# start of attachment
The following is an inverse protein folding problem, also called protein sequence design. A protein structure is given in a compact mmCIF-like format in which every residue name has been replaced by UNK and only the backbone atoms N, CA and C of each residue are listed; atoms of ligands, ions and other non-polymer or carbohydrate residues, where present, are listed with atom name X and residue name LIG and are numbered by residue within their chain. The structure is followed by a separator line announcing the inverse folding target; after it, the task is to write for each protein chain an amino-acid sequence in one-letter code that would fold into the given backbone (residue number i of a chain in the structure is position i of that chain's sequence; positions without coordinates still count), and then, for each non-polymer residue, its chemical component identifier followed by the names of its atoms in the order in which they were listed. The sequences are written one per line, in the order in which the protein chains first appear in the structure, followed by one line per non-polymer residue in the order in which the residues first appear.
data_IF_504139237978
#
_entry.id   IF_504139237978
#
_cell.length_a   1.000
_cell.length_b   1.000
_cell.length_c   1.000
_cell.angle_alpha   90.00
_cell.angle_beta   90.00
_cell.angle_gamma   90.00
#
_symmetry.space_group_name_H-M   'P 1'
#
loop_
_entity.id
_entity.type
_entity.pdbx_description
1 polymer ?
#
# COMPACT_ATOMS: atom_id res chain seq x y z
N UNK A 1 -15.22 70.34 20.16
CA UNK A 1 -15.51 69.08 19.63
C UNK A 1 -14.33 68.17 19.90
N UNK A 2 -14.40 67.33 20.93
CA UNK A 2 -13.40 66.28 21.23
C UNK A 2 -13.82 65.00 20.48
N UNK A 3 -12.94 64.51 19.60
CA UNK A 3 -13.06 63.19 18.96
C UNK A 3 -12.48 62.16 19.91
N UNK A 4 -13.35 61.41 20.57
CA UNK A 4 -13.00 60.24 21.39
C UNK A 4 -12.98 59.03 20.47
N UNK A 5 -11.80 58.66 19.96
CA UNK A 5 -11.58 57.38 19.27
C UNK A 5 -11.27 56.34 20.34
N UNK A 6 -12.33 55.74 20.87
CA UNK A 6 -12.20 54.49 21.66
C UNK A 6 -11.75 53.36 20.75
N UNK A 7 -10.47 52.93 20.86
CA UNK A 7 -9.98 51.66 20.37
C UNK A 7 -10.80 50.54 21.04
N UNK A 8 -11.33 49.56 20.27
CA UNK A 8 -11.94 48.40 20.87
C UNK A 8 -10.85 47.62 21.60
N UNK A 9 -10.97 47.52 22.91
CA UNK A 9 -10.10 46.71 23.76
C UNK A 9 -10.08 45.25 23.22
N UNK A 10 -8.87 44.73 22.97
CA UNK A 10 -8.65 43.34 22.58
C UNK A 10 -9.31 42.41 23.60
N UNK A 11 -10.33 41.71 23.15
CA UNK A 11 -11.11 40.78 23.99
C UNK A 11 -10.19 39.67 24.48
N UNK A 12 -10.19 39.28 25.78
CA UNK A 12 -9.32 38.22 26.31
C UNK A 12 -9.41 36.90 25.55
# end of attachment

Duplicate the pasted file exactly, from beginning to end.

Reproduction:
The following is an inverse protein folding problem, also called protein sequence design. A protein structure is given in a compact mmCIF-like format in which every residue name has been replaced by UNK and only the backbone atoms N, CA and C of each residue are listed; atoms of ligands, ions and other non-polymer or carbohydrate residues, where present, are listed with atom name X and residue name LIG and are numbered by residue within their chain. The structure is followed by a separator line announcing the inverse folding target; after it, the task is to write for each protein chain an amino-acid sequence in one-letter code that would fold into the given backbone (residue number i of a chain in the structure is position i of that chain's sequence; positions without coordinates still count), and then, for each non-polymer residue, its chemical component identifier followed by the names of its atoms in the order in which they were listed. The sequences are written one per line, in the order in which the protein chains first appear in the structure, followed by one line per non-polymer residue in the order in which the residues first appear.
data_IF_504139237978
#
_entry.id   IF_504139237978
#
_cell.length_a   1.000
_cell.length_b   1.000
_cell.length_c   1.000
_cell.angle_alpha   90.00
_cell.angle_beta   90.00
_cell.angle_gamma   90.00
#
_symmetry.space_group_name_H-M   'P 1'
#
loop_
_entity.id
_entity.type
_entity.pdbx_description
1 polymer ?
#
# COMPACT_ATOMS: atom_id res chain seq x y z
N UNK A 1 -15.22 70.34 20.16
CA UNK A 1 -15.51 69.08 19.63
C UNK A 1 -14.33 68.17 19.90
N UNK A 2 -14.40 67.33 20.93
CA UNK A 2 -13.40 66.28 21.23
C UNK A 2 -13.82 65.00 20.48
N UNK A 3 -12.94 64.51 19.60
CA UNK A 3 -13.06 63.19 18.96
C UNK A 3 -12.48 62.16 19.91
N UNK A 4 -13.35 61.41 20.57
CA UNK A 4 -13.00 60.24 21.39
C UNK A 4 -12.98 59.03 20.47
N UNK A 5 -11.80 58.66 19.96
CA UNK A 5 -11.58 57.38 19.27
C UNK A 5 -11.27 56.34 20.34
N UNK A 6 -12.33 55.74 20.87
CA UNK A 6 -12.20 54.49 21.66
C UNK A 6 -11.75 53.36 20.75
N UNK A 7 -10.47 52.93 20.86
CA UNK A 7 -9.98 51.66 20.37
C UNK A 7 -10.80 50.54 21.04
N UNK A 8 -11.33 49.56 20.27
CA UNK A 8 -11.94 48.40 20.87
C UNK A 8 -10.85 47.62 21.60
N UNK A 9 -10.97 47.52 22.91
CA UNK A 9 -10.10 46.71 23.76
C UNK A 9 -10.08 45.25 23.22
N UNK A 10 -8.87 44.73 22.97
CA UNK A 10 -8.65 43.34 22.58
C UNK A 10 -9.31 42.41 23.60
N UNK A 11 -10.33 41.71 23.15
CA UNK A 11 -11.11 40.78 23.99
C UNK A 11 -10.19 39.67 24.48
N UNK A 12 -10.19 39.28 25.78
CA UNK A 12 -9.32 38.22 26.31
C UNK A 12 -9.41 36.90 25.55